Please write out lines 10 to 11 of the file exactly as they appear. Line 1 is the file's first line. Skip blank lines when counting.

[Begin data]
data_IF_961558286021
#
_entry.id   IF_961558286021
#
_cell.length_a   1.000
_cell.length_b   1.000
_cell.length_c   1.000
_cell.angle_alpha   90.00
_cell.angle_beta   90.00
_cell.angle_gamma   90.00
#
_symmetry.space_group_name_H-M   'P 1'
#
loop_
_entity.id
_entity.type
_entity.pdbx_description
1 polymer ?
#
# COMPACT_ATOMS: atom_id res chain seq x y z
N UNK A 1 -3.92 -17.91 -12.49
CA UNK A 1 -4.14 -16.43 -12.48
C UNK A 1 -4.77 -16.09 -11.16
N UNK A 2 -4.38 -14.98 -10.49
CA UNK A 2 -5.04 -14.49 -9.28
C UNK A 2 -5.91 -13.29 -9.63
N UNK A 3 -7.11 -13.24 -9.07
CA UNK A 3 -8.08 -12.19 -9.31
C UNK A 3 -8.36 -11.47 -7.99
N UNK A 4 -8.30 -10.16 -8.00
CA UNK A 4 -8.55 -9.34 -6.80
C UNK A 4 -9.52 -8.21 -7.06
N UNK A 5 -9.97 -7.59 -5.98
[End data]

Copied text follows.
_cell.angle_gamma   90.00
#